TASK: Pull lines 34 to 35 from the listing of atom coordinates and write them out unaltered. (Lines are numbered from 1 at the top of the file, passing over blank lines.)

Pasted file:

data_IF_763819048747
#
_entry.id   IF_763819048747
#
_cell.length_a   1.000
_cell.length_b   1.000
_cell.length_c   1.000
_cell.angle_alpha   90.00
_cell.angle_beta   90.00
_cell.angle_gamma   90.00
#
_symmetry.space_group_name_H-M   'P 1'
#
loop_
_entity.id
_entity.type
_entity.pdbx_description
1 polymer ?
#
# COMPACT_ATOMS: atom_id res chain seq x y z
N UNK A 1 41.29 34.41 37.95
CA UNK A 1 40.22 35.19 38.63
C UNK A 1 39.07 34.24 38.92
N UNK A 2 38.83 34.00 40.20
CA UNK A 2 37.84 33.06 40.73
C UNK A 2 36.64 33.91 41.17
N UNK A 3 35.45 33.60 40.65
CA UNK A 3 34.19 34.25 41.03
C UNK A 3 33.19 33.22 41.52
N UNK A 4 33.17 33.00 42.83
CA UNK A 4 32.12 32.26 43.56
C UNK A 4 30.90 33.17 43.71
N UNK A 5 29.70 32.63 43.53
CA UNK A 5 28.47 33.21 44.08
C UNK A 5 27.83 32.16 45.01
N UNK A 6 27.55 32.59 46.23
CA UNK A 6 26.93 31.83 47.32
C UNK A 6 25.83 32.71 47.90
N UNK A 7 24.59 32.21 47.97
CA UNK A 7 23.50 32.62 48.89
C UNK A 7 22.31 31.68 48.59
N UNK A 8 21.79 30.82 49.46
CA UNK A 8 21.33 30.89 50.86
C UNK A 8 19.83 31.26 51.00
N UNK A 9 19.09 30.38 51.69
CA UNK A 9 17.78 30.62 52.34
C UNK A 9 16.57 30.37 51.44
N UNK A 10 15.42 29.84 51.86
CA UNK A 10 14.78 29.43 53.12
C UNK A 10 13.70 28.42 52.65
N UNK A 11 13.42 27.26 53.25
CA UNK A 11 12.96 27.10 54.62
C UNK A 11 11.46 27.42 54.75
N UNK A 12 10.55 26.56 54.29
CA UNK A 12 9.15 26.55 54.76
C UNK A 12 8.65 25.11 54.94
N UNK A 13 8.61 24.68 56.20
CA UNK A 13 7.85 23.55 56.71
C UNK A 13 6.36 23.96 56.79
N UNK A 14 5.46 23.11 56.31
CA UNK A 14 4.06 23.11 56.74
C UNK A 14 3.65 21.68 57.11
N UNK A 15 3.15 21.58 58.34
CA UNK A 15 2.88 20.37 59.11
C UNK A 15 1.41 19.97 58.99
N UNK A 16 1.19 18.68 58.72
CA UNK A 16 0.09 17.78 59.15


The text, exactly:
CA UNK A 5 28.47 33.21 44.08
C UNK A 5 27.83 32.16 45.01